Food & Drink

Popular Deering Seafood Festival ‘friend-raiser’ sells out a day early

Jeff Maxfield, executive chef at BRAVA by Brad Kilgore at the Adrienne Arsht Center for the Performing Arts, prepared a flavorful reimagining of New England clam chowder.
Jeff Maxfield, executive chef at BRAVA by Brad Kilgore at the Adrienne Arsht Center for the Performing Arts, prepared a flavorful reimagining of New England clam chowder.

The annual Deering Seafood Festival has grown steadily over its 13 years, each iteration outdoing the previous in scope and attendance.

But this year’s event on Sunday marked a first for the festival, as tickets sold out a day early and Deering Estate Foundation membership sales were temporarily halted to prevent overcrowding.

“We do great every year, but this was the first time we’ve ever sold out prior to the day of the event,” said Dave McDonald, president of Deering Estate Foundation. “That’s a tremendous accomplishment for the whole event organization team, including almost 300 volunteers, who do it out of love for this property and this event.”

An overcast morning sky turned sunny and clear Sunday as steel drum band Pan Paradise (later relieved by rockers Mr. Nice Guy) played to an audience strewn across the large field on the estate’s eastern end. Every hour, Virgin Islands stilt walkers and Bahamian junkanoo musicians paraded through the crowd, engaging attendees in song and dance.

Local restaurant tents populated Seafood Alley along a walkway bordering the field. A northward path led to a variety of vendors, Artists Lane (hosting works by local artisans) and the Li’l Shrimp Kids Zone play area featuring a carnival ride, rock climbing wall and nautically themed bounce houses. A pontoon boat, the Pelican Skipper, took casual seafarers to and from Chicken Key across Biscayne Bay.

“This event is the Deering Estate’s annual ‘friend-raiser,’ and we use the allure of Caribbean music, entertainment and seafood to bring people through the gates of this historic park,” said Mary Pettit, Deering Estate Foundation executive director. “Once they come, they realize, ‘Wow, what an amazing place.’ They learn a lot and we make friends that are not only seafood festival goers, but they become members and supporters.”

A jellyfish water bottle sculpture along the bridleway leading to the main fields marked entry to Deering Discovery Cove, an environmental education area where roughly a dozen booths were set up by groups including Florida International University’s Florida Coastal Everglades Long-Term Ecological Research program. In the back, two open cabins housed Hands-on-Scales, a reptile and invasive species exhibit; and Squid-a-la-Cart, a guided squid dissection.

“We take great pride in helping to educate the future stewards of our planet,” Pettit said. “Our K-12 programs serve over 17,000 kids a year and we have the largest homeschool program in Miami-Dade County that works out of the park, from science and art to humanities and history.”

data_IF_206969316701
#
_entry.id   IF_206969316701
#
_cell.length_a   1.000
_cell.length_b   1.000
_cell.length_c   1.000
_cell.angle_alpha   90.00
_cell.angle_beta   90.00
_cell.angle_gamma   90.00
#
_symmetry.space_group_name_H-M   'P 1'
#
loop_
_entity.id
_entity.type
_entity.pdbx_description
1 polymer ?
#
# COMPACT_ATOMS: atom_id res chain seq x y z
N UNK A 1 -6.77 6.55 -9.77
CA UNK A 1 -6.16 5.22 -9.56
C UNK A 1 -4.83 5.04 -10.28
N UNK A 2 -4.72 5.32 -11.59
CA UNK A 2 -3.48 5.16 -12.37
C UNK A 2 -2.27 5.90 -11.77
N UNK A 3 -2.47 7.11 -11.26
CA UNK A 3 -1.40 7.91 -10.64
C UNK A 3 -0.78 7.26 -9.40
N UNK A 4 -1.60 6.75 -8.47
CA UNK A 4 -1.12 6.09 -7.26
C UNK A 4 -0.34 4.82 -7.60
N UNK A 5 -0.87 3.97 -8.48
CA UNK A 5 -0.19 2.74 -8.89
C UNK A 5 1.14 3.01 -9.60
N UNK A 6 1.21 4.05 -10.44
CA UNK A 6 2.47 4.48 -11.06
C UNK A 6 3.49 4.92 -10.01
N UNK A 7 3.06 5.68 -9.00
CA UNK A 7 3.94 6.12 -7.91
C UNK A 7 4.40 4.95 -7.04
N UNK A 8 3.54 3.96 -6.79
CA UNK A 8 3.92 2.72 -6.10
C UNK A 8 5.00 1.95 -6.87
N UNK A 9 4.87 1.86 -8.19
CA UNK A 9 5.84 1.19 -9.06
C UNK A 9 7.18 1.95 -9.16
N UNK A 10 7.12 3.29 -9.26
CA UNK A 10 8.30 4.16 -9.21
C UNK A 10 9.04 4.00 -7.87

For foodies, the foremost allure was the chef demonstrations under the big-top tent in the estate’s courtyard. Between 11:45 a.m. and 5:15 p.m., Ocean Reef Club Executive Chef Damian Gilchrist, Biltmore Hotel Executive Chef David Hackett, BRAVA by Brad Kilgore Executive Chef Jeff Maxfield, Captain Jim’s Seafood Head Chef Wilfred Charles and owner Jeffrey Ross, Pubbelly Sushi Executive Chef Jorge Mijangos and Johnson & Wales University culinary competition winner Nicole McDonald took turns presenting in front of exclusive audiences of 100 ticketholders.

“We love this festival,” said Gilchrist, who arrived early with his crew to install an ice sculpture embedded with sea creatures that dispensed rum punch samples. “We actually jockey to be the first ones [to present] and put on the best show so we can then go enjoy the festival. It’s a great networking event, a lot of fun meeting the other chefs, and the food, of course, is fantastic.”

More than 8,500 people attended the family-friendly celebration between 10 a.m. and 6 p.m. at the 444-acre Deering Estate, which for 31 years has been on the National Register of Historic Places. All money raised benefits the Deering Estate Foundation, the community-based philanthropic arm of the estate that supports education, research, cultural arts, environmental conservation and historic preservation.

“Everywhere you look, we have something great going on for everyone,” said Dan Yglesias, Deering Seafood Festival chairman. “As a foundation, part of our mission is to protect, preserve and promote public awareness of the estate here. This is one of the biggest events we have that can do that, and our goal every year is to improve and make it a better experience for our guests.”